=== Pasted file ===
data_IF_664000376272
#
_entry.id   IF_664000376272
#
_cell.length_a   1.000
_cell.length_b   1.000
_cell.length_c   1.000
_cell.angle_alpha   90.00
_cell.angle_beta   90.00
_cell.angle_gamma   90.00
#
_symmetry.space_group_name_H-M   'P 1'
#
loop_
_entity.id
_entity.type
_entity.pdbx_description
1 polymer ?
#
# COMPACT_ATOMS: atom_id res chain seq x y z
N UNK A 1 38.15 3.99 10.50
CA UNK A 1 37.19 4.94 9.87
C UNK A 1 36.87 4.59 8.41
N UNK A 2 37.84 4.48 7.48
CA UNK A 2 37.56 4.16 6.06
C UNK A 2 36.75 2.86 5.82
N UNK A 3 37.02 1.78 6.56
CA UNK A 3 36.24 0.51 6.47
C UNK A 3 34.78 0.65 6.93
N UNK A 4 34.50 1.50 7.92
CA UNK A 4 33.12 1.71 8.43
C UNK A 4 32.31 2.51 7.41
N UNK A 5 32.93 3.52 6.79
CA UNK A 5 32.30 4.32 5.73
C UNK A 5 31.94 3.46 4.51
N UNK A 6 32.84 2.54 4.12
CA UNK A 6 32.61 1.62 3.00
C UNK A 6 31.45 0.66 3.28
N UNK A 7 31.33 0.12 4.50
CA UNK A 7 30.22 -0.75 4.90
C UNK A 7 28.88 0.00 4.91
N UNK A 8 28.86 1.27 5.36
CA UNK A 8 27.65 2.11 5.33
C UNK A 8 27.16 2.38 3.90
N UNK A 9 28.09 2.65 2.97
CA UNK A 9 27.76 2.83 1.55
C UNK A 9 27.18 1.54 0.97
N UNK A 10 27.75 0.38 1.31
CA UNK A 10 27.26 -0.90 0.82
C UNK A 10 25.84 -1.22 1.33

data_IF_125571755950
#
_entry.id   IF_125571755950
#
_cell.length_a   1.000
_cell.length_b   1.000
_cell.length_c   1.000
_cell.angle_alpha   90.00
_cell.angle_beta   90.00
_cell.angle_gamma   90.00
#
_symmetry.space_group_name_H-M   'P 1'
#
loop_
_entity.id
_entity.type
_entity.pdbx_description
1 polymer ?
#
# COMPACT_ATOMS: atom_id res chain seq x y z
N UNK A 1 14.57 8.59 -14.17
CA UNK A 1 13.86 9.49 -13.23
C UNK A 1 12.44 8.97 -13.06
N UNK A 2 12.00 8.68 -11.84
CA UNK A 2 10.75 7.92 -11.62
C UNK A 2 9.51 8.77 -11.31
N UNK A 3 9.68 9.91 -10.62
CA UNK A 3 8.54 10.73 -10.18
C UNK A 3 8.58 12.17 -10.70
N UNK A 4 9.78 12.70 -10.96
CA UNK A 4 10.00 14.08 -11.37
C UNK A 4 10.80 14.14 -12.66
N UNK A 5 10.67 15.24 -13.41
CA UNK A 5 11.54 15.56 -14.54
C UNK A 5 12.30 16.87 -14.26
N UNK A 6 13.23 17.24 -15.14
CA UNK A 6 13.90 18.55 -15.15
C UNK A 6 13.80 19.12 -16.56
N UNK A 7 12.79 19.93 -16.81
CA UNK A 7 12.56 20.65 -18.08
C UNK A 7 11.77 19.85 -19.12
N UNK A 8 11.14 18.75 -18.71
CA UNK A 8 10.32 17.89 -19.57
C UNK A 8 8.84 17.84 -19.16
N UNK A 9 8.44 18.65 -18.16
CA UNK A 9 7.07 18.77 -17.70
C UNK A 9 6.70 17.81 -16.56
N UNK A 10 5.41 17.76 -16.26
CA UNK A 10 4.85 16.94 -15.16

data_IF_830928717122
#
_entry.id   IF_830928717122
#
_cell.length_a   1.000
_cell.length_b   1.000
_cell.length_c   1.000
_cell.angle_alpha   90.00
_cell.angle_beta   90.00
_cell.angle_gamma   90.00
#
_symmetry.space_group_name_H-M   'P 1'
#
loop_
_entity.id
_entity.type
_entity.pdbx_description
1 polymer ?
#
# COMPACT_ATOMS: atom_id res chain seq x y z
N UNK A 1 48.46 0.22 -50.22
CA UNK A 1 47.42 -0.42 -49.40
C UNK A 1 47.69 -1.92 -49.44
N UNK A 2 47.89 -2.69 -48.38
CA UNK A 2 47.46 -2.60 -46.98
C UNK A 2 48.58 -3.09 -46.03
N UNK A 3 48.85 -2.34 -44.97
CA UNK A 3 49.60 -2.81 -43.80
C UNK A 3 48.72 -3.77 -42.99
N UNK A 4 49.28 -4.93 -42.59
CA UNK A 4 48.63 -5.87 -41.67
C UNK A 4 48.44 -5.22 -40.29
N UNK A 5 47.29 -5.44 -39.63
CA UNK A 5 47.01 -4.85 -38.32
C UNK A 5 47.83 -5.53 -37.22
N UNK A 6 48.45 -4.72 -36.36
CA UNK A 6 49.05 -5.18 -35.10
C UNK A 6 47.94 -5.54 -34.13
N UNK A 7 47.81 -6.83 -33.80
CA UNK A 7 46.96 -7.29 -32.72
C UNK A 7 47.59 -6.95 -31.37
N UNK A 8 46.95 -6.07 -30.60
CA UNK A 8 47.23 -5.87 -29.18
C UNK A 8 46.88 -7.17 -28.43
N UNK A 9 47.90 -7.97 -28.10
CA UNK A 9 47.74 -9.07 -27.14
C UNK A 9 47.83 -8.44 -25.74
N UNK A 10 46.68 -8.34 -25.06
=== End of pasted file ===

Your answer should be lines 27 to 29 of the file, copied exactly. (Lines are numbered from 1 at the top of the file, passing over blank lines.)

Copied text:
N UNK A 3 37.02 1.78 6.56
CA UNK A 3 36.24 0.51 6.47
C UNK A 3 34.78 0.65 6.93